DAREA coordinates legal appeal to U.S. District Court, intense organizing, fund-raising campaigns
Bankruptcy called a “terrorist attack,” “racketeering,” aided by the mainstream media
DAREA members earlier confronted Detroit General Retirement System trustees for agreeing to plan, freezing annuity savings Oct. 29
By Diane Bukowski
January 10, 2015
DETROIT – City retirees, workers and their supporters packed Nandi’s Knowledge Café Jan. 8 to announce their appeal of Detroit’s bankruptcy confirmation, scheduled to be heard by U.S. District Court Judge Bernard Friedman, and to speak with media representatives.
They called the bankruptcy a “terrorist attack on the poor,” termed it nothing but “racketeering,” and said its perpetrators should each get 288 years in prison. They noted that language in the plan says it cannot be appealed, but they have proven that wrong. They vowed to take the case all the way to the U.S. Supreme Court if necessary.
The Detroit Active and Retired Employees Association (DAREA), which sponsored the event, has been steadily growing since retirees are now seeing in hard numbers just how much they will lose under the bankruptcy. DAREA leaders said they are determined to collect enough funding to retain attorneys and file a brief by the Jan. 28 deadline, using an online donation site at http://www.gofundme.com/pensiondefensefund. #sthash.zhqNKVny.dpuf and through other collections routed to DAREA P.O. Box 3724, Highland Park, MI 48203.
“If people from the media were to be open and objective,” DAREA president William Davis said, “you would report that Tricky Rick Snyder got a free ride. If Kwame Kilpatrick is serving 28 years in prison, then each of the people involved in this bankruptcy should get 288 years.”
He noted later that he shouldn’t have to choose between paying for his family health care and sending his sons to college.
All general system retirees who left in 2003 and afterwards are losing huge chunks of their Annuity Savings Funds, money they paid in themselves apart from pension subsidies. Davis is a Detroit Water and Sewerage Department retiree who spent over 31 years there. He stands to lose $142,000 from his annuities.
He explained, “Those employees who retired beginning in 2003 are mostly Black, hired in under Mayor Coleman Young 30 years ago.”
Yvonne Williams-Jones took apart the media’s continuing claim that retirement system members voted “overwhelmingly” for the plan.
“Only 6,000 voted to accept in Class II, while 2,700 voted NO,” Williams-Jones said. “Less than 49 percent of the membership voted at all. That small Yes vote was rammed down retirees’ throats through deceit and lies.”
Dave Sole of the Stop the Theft of Our Pensions Committee congratulated DAREA on filing its appeal.
“This is nothing but a vicious terrorist attack against tens of thousands of poor people,” he said. “Kevyn Orr boasted that they carried out this grand theft ‘without a civil uprising.’ Perhaps we could have stopped it the way young people around the country are rising up against killings by police—by shutting down freeways, streets, banks and courts. The banks took almost 100 percent of what they were owed in this deal and walked away. The ‘Grand Bargain’ is only $190 million over 20 years, about the same amount lawyers from Jones Day and other firms pushing the bankruptcy got over 18 months.”
The “Grand Bargain” (a/k/a “Grand Theft)” was negotiated by bankruptcy sponsors with the unions and retirement systems to provide a small amount of funding for pensions. In return, the city got out of paying its share into the system for at least the next 10 years, and thousands of city workers’ jobs are being privatized, further diminishing payments into the retirement systems.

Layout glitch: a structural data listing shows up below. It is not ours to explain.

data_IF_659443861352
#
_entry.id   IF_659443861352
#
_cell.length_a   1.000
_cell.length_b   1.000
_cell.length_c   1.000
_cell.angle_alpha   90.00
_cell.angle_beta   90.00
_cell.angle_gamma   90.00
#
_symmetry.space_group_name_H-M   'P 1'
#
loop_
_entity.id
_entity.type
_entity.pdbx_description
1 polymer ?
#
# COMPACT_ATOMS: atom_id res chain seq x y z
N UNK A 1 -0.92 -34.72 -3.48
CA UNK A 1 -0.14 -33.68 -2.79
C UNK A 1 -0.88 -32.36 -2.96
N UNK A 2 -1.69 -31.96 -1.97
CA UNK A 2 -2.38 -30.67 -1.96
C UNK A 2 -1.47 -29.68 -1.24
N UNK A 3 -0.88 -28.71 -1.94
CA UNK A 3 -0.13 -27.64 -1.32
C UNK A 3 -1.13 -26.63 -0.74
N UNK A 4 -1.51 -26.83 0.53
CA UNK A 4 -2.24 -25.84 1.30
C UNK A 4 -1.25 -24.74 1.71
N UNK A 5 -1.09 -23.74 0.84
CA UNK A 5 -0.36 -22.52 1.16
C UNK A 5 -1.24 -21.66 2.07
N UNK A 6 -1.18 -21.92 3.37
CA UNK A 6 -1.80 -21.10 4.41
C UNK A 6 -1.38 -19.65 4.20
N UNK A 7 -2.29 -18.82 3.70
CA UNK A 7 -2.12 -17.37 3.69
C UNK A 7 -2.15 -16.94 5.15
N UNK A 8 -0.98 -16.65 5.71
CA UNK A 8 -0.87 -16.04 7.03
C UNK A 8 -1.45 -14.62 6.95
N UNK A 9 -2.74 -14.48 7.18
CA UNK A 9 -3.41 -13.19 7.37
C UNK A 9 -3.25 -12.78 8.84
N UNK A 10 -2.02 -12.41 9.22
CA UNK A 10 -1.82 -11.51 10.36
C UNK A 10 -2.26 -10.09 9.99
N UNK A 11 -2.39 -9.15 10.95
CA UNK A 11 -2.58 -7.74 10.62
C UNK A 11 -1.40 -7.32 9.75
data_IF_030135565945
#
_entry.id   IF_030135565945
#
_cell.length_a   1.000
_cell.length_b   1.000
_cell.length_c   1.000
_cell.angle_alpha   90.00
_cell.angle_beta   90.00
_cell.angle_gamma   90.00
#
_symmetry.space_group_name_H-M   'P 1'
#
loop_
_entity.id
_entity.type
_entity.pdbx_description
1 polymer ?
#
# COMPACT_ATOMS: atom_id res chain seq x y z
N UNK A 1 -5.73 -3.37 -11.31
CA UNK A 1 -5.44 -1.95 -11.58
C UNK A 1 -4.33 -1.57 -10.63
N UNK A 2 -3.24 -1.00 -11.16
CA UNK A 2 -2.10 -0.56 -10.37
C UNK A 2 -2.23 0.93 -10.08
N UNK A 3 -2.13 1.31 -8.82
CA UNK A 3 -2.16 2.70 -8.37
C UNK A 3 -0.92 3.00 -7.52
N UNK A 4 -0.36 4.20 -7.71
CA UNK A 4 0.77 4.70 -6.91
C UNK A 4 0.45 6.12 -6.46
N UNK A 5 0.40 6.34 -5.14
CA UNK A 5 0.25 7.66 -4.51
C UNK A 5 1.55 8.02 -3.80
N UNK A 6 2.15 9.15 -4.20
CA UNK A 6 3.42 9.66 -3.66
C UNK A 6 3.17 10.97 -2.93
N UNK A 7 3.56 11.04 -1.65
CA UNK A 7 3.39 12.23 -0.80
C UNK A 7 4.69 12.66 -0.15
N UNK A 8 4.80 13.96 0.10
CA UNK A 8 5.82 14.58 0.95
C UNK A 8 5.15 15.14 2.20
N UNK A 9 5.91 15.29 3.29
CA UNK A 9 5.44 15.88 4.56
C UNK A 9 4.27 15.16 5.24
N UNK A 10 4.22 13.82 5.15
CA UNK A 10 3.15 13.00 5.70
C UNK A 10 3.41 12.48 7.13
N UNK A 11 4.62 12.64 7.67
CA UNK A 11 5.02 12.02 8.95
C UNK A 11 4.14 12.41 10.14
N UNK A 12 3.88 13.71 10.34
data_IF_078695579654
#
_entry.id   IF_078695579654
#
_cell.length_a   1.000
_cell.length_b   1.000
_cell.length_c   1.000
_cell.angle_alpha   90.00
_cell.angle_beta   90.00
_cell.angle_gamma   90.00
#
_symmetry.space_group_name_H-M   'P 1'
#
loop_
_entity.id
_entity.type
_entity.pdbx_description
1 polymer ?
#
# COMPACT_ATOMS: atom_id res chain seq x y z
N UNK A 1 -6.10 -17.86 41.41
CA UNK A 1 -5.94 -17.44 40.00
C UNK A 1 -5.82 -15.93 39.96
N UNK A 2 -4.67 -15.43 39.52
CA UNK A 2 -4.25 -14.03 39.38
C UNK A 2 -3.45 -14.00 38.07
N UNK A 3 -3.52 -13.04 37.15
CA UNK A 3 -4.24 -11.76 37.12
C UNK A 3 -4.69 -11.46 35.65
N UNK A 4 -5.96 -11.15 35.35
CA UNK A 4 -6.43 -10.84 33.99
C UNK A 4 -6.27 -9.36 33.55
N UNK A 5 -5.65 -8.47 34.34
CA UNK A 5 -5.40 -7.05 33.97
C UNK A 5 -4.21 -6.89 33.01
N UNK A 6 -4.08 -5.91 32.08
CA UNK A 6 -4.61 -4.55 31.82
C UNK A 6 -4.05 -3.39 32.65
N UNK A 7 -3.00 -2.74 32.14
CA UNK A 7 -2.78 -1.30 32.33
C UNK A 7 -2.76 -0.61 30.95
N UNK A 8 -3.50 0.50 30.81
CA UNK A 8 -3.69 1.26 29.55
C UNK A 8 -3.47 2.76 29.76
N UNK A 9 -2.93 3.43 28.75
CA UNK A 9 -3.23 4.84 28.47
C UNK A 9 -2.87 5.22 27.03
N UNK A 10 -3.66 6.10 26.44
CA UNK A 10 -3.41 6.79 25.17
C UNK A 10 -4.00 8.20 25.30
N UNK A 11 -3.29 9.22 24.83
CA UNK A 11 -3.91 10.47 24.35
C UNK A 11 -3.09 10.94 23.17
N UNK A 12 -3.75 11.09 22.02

“Other states and cities, and the federal government, are now contemplating bankruptcy,” Sole added. “But we plan to fight. We’re old but we ain’t dead.”
DAREA Vice-President Cecily McClellan blasted the state of Michigan for refusing to contribute what it owes to Detroit.
“The state withheld over $1 billion in revenue-sharing to Detroit,” she said. “It was aided by an unfair and tremendously negative media campaign. In return, it got nearly all the city’s assets, and stole our pensions and health care.”
Later, she said DAREA is actively recruiting attorneys, noting that Pontiac city employees were successful in restoring their health care benefits, even under an emergency manager, after their case was heard at the Sixth Circuit Court of Appeals. She also noted that both County and State retirees have been successful in having their “13th check,” a bonus drawn from their retirement system’s investments, restored. Detroit retirees lost theirs in 2003.
This reporter, who is also a city retiree and member of DAREA, noted that a Voice of Detroit analysis of the bankruptcy’s 16 claims classes showed that corporations and the banks got 95.9 percent of their original debts, once land and assets ceded to Syncora and FGIC, and the creation of the Great Lakes Water Authority including restoration of $2 billion in impaired DWSD claims were included in the mix. Meanwhile, retirees got 13.7 percent of their claims.
“Syncora and FGIC insured the 2005-06 Pension Obligation Certificates, which even Kevyn Orr said in a lawsuit filed in bankruptcy court, were ‘void ab initio, illegal and unenforceable,’” Bukowski said. “The lawsuit was withdrawn as part of the confirmation. Meanwhile, Mike Illitch’s hockey arena plan is funded 60 percent by public tax dollars, including school aid money, and Dan Gilbert is taking over downtown. This is genocide—all you have to do is look at Campus Martius to see that downtown Detroit is now overrun by whites in an 82 percent Black city.”
Walter Knall, who spent 31 ½ years at the now dismantled Detroit Health Department, said Detroit’s future is bleak despite media reports that the city has been “reborn.”
“On March 1, foreclosure notices will go out to put another 32,000 people out of their homes,” Knall said. “The banks are not only attacking pensioners, but citizens as well.”
Detroit’s public safety uniformed workers, while not taking pension cuts, have been deprived of their health care, as have all active and retired city workers under the age of 65, who must now apply for Obamacare. Active city employees are also re-applying for their own jobs, from the Detroit Water and Sewerage Department, handed over to the Great Lakes Water Authority, to finance, purchasing, payroll and other workers at the Coleman A. Young Center.
Tijuana Morris, a retired Detroit police officer, elicited loud applause when she cried out, “We are human beings! I’m going to fight until I can’t fight no more!”
Keith Hines, of Diamond II Productions, said, “Through this bankruptcy, the city qualifies under legal definitions as a syndicate, racketeers subject to the RICO (Racketeer-Influenced and Corrupt Organizations Act).”